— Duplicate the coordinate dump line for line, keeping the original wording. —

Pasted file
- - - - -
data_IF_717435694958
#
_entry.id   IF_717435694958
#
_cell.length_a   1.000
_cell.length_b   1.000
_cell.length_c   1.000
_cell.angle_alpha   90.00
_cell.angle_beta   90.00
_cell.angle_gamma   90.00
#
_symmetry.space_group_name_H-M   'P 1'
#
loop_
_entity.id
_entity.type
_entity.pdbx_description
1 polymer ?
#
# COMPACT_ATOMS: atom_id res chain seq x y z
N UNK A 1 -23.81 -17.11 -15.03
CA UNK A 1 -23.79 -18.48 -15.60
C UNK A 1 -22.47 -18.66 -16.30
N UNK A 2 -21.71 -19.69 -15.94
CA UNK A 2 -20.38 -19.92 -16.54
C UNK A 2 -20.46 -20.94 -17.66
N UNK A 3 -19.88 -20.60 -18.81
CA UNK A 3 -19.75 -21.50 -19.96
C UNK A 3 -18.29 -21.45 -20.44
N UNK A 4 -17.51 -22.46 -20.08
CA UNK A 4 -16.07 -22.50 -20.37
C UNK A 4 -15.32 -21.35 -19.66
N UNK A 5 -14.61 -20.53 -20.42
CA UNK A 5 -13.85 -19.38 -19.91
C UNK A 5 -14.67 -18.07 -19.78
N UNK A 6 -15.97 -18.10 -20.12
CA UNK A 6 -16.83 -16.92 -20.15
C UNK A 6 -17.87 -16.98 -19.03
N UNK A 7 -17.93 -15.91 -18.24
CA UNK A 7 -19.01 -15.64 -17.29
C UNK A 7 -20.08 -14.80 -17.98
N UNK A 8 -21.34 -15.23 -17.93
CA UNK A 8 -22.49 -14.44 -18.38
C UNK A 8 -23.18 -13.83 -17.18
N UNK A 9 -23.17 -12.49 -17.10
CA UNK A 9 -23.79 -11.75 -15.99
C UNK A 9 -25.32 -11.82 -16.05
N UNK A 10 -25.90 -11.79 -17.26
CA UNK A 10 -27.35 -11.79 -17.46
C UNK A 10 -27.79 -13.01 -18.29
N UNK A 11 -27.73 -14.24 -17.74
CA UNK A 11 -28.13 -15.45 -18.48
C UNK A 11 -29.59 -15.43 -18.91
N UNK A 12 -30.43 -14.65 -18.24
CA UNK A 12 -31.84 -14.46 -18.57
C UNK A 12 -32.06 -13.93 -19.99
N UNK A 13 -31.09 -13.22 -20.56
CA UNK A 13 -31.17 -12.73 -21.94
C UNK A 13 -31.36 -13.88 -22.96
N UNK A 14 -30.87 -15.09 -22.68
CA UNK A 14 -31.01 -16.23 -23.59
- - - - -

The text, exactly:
data_IF_717435694958
#
_entry.id   IF_717435694958
#
_cell.length_a   1.000
_cell.length_b   1.000
_cell.length_c   1.000
_cell.angle_alpha   90.00
_cell.angle_beta   90.00
_cell.angle_gamma   90.00
#
_symmetry.space_group_name_H-M   'P 1'
#
loop_
_entity.id
_entity.type
_entity.pdbx_description
1 polymer ?
#
# COMPACT_ATOMS: atom_id res chain seq x y z
N UNK A 1 -23.81 -17.11 -15.03
CA UNK A 1 -23.79 -18.48 -15.60
C UNK A 1 -22.47 -18.66 -16.30
N UNK A 2 -21.71 -19.69 -15.94
CA UNK A 2 -20.38 -19.92 -16.54
C UNK A 2 -20.46 -20.94 -17.66
N UNK A 3 -19.88 -20.60 -18.81
CA UNK A 3 -19.75 -21.50 -19.96
C UNK A 3 -18.29 -21.45 -20.44
N UNK A 4 -17.51 -22.46 -20.08
CA UNK A 4 -16.07 -22.50 -20.37
C UNK A 4 -15.32 -21.35 -19.66
N UNK A 5 -14.61 -20.53 -20.42
CA UNK A 5 -13.85 -19.38 -19.91
C UNK A 5 -14.67 -18.07 -19.78
N UNK A 6 -15.97 -18.10 -20.12
CA UNK A 6 -16.83 -16.92 -20.15
C UNK A 6 -17.87 -16.98 -19.03
N UNK A 7 -17.93 -15.91 -18.24
CA UNK A 7 -19.01 -15.64 -17.29
C UNK A 7 -20.08 -14.80 -17.98
N UNK A 8 -21.34 -15.23 -17.93
CA UNK A 8 -22.49 -14.44 -18.38
C UNK A 8 -23.18 -13.83 -17.18
N UNK A 9 -23.17 -12.49 -17.10
CA UNK A 9 -23.79 -11.75 -15.99
C UNK A 9 -25.32 -11.82 -16.05
N UNK A 10 -25.90 -11.79 -17.26
CA UNK A 10 -27.35 -11.79 -17.46
C UNK A 10 -27.79 -13.01 -18.29
N UNK A 11 -27.73 -14.24 -17.74
CA UNK A 11 -28.13 -15.45 -18.48
C UNK A 11 -29.59 -15.43 -18.91
N UNK A 12 -30.43 -14.65 -18.24
CA UNK A 12 -31.84 -14.46 -18.57
C UNK A 12 -32.06 -13.93 -19.99
N UNK A 13 -31.09 -13.22 -20.56
CA UNK A 13 -31.17 -12.73 -21.94
C UNK A 13 -31.36 -13.88 -22.96
N UNK A 14 -30.87 -15.09 -22.68
CA UNK A 14 -31.01 -16.23 -23.59